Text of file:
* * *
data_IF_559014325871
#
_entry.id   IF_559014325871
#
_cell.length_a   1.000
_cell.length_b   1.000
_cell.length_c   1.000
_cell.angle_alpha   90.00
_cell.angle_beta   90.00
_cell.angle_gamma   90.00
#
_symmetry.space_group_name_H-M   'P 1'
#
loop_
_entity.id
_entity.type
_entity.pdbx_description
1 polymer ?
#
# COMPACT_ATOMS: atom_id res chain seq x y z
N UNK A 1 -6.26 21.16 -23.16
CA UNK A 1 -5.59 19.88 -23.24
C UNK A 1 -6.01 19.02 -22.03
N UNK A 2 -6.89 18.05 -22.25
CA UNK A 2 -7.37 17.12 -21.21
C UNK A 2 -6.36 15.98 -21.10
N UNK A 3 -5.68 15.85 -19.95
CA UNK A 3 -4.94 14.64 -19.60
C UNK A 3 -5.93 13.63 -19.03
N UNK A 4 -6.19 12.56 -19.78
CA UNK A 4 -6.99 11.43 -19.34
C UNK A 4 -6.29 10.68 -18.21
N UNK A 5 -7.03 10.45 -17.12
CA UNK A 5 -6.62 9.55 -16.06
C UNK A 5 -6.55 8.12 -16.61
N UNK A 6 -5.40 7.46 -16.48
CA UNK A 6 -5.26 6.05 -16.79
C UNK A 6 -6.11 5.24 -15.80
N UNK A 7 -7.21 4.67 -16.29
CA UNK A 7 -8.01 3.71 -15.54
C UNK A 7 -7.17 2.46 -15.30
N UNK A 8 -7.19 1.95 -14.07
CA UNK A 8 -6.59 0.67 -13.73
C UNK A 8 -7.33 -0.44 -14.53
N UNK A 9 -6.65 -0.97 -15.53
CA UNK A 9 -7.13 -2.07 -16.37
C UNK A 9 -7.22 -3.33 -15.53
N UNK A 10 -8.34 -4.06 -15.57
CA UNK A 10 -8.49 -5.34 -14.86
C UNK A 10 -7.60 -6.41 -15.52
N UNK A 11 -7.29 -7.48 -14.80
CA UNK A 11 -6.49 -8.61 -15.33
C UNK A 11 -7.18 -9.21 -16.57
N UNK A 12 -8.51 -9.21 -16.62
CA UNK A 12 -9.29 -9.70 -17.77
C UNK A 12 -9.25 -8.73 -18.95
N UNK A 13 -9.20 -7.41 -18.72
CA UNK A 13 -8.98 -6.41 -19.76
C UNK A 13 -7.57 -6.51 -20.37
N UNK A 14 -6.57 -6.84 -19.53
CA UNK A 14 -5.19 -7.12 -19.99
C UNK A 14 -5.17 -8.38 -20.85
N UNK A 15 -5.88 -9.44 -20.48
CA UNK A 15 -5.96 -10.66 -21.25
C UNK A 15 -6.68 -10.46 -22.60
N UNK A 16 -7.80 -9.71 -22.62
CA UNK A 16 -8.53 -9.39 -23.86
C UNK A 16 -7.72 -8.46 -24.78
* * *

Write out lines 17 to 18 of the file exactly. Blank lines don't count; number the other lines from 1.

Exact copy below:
_entity.pdbx_description
1 polymer ?